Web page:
O Adonai: Our Need of Holiness 2016

Today’s O antiphon is my favourite because it weaves together several themes I have always considered important and turns them into the purest prayer:

O Adonai, et Dux domus Israel, qui Moysi in igne flammæ rubi apparuisti, et ei in Sina legem dedisti: veni ad redimendum nos in brachio extento.
O Adonai, and Ruler of the house of Israel, who appeared to Moses in the burning bush, and gave him the Law on Sinai, come to redeem us with outstretched arm!

We are back with Moses in the desert, ‘the humblest man alive’, with whom God speaks ‘face to face, as with a friend’ and the Holy One chooses to reveal himself to him at a moment of his own choosing, and in his own way. Did sheer curiosity lead Moses to the Burning Bush, or did he look more closely than we do, who would probably pass by the sight with some banal remark about how dry the scrub is this year? Would we dare to go into the dazzling darkness of the mountain and hear God speak, or would we be more likely to think a stormy day not the best time to climb its slopes and put off till tomorrow what God invites us to today? And if we did see the Burning Bush, and if we did receive the tablets of the Law on Sinai, would we realise their significance? Would we see that the whole earth has become holy ground and the divine law is inscribed on the tablets of human hearts — that everything has changed and redemption become possible? Finally, would we make that prayer, asking God to redeem us, to do what we cannot, confident that he will hear and answer?

I think we have here the secret of holiness: Moses looked at God, not himself; and he was so filled with what he saw that we are told the very skin of his face shone. Does our face glow with holiness? Do we make people happier, more determined to be charitable, kind, neighbourly; or do we leave them brooding over other people’s shortcomings and all that’s wrong in the world? Do we ‘waste time’ with God or do we try to avoid any encounter, filling our lives with irreproachably good activities we can use as a screen against him? Are we prepared to risk holiness? Our answers to these questions will tell us a lot about ourselves and our need of holiness. It is no good wanting the world to be other than it is unless we are prepared to be changed ourselves. Holiness is not an optional extra for a Christian or something we can safely leave to the ‘professionals’, it is the vocation of each and every one of us.

Recently I have been saddened by some of the remarks I’ve read on Social Media. One this morning was a sick jibe against religious sisters in the U.S.A. which, as one might expect, attracted more of the same from the writer’s followers. That is not holiness. It achieved nothing of value. I doubt it led to anyone’s conversion (it just made me think less of the writer). Even the laughter it provoked was of the kind St Benedict regards as unwholesome, destructive. To destroy is the devil’s work, and we can easily become part of it without realising what we are doing. We can contribute to the store of anger and ill-will in the world; and although it may seem insignificant in the general scheme of things, it matters — because everything, everyone, matters. We can build up or tear down: the choice is ours.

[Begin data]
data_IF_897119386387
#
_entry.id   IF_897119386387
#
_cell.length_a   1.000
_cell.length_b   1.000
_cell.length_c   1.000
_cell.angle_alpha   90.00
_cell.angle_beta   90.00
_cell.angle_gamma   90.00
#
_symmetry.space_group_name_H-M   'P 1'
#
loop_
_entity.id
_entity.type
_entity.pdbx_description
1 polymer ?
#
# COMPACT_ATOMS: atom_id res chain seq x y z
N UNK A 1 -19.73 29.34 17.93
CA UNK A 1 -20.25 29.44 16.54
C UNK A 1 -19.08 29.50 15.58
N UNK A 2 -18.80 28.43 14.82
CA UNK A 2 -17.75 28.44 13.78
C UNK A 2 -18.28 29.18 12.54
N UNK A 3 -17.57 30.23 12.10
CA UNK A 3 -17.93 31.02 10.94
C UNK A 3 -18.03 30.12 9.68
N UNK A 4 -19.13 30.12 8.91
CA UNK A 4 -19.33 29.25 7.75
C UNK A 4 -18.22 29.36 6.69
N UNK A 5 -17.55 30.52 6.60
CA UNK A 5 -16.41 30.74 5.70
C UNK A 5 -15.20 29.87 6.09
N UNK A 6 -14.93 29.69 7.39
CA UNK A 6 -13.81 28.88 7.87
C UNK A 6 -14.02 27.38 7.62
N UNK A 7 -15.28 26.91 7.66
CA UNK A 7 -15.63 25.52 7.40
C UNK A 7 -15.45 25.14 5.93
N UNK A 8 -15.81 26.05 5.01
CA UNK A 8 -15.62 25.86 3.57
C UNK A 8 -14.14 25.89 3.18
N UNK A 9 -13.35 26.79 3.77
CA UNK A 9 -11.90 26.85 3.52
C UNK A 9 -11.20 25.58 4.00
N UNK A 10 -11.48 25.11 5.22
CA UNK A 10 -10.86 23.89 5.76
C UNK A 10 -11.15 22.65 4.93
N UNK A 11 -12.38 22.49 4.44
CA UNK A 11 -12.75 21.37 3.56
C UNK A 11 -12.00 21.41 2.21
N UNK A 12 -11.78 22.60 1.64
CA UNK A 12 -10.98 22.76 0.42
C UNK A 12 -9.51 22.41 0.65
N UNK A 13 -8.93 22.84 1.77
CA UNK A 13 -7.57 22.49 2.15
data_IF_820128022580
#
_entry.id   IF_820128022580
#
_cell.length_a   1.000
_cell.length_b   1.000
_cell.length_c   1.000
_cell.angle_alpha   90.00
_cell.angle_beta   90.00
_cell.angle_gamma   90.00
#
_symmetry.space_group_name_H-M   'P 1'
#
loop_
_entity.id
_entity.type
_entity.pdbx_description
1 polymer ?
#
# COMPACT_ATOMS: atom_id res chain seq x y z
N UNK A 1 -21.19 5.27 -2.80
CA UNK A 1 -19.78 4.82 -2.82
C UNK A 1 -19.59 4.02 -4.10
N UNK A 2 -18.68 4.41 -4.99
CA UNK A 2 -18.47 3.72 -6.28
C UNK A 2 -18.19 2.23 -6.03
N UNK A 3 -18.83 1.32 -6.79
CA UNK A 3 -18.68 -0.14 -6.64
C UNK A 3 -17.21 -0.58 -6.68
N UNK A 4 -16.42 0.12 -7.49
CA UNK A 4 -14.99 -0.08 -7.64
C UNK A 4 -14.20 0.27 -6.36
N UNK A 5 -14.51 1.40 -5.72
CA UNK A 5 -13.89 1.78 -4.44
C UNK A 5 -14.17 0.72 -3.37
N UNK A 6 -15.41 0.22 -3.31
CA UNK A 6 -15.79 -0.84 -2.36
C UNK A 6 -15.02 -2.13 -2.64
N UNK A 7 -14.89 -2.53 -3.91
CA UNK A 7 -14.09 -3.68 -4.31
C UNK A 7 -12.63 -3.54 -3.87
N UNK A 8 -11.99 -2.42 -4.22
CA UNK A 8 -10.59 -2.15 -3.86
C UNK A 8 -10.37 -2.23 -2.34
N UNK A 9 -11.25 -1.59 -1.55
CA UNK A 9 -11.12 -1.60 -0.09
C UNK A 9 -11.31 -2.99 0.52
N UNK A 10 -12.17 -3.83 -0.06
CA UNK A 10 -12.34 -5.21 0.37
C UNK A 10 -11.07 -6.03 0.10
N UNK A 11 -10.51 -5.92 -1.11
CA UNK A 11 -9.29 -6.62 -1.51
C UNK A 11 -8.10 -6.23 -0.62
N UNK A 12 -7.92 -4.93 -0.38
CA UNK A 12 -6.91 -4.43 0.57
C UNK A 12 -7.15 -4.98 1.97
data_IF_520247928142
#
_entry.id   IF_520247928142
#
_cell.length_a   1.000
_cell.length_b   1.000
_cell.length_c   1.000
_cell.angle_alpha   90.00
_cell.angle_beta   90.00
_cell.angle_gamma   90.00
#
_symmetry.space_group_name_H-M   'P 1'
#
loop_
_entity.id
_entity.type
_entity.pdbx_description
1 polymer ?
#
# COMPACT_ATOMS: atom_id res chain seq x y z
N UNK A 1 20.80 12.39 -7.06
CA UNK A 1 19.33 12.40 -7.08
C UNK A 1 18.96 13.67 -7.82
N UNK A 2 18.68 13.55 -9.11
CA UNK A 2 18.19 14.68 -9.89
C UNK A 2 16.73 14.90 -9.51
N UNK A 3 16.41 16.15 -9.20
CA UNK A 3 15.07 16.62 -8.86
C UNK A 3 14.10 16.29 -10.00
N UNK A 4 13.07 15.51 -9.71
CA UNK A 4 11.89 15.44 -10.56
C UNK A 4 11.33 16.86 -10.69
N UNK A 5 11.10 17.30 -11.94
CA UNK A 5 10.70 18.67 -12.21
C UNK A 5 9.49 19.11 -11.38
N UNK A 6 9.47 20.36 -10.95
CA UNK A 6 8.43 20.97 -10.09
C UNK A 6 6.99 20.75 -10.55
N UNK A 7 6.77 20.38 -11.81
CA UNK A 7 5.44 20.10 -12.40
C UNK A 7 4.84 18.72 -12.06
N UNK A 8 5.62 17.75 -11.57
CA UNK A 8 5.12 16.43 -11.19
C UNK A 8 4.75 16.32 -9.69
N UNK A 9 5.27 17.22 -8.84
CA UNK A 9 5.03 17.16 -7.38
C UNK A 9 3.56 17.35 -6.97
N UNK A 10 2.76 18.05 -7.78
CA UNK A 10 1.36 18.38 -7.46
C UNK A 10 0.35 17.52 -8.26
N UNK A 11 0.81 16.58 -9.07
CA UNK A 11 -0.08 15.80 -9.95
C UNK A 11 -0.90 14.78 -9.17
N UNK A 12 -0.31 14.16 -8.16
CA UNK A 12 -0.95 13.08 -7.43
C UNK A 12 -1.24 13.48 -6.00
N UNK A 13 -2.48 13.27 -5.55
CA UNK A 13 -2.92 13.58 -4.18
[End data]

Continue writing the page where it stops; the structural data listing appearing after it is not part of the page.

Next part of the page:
The responsorial psalm at Mass today acts as a kind of commentary on O Adonai, especially these verses:

Who shall climb the mountain of the Lord?
Who shall stand in his holy place?
The man with clean hands and pure heart,
who desires not worthless things.

Clean hands, a pure heart and a desire for what is worthy. Isn’t that what we all need today and every day? Isn’t that what God desires of us, that he may give himself to us? To know our need of God is the beginning of holiness. We can be quite sure that he will respond generously. In fact, he already has — in the person of our Lord Jesus Christ.

ADVENT O ANTIPHONS
If you would like to read more about Advent and listen to the ‘O’ antiphons sung in Latin according to a traditional plainsong melody, with a brief explanation of the texts and references, see our main site, here. Flash needed to play the music files as I have not yet replaced the player with HTML5.

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4 thoughts on “O Adonai: Our Need of Holiness 2016”

  1. I wish more people would realise how much sick jibes and unwholesome laughing can destroy people, unfortunately it usually comes from people that haven’t yet admitted that the empty space in their lives that they are trying to fill is God shaped and nothing else will satisfy. These same people , when coming across others who have found God can’t cope with their peace as it makes them realise just how empty their own lives are so they want to belittle so they hope to appear clever. Sorry I was a bit long winded.

  2. Thank you, Sister, for the reminder that as God spoke to Moses “as a friend,” so He desires to speak to us. We all desperately desire intimacy with each other and with God.

    Thank you for the reminder “that the whole earth has become holy ground and the divine law is inscribed on the tablets of human hearts.” In these days when violence, oppression, and separation seem to be winning we can know that God is intimately connected with His Creation. He calls and supports us to recognize His holiness in every atom and in every heart. Isn’t holiness recognizing our deep connection, our inseparability, our oneness with every other being and with our God?

  3. I have a terrible confession to make, I was always eager to visit the first place that God spoke to man. Within St Catherine’s in the Sinai desert is the burning bush. I complained bitterly about all the rubbish littered in this courtyard.It was then pointed out to me that these were petitions from people to God.There were many lessons for me in this situation.

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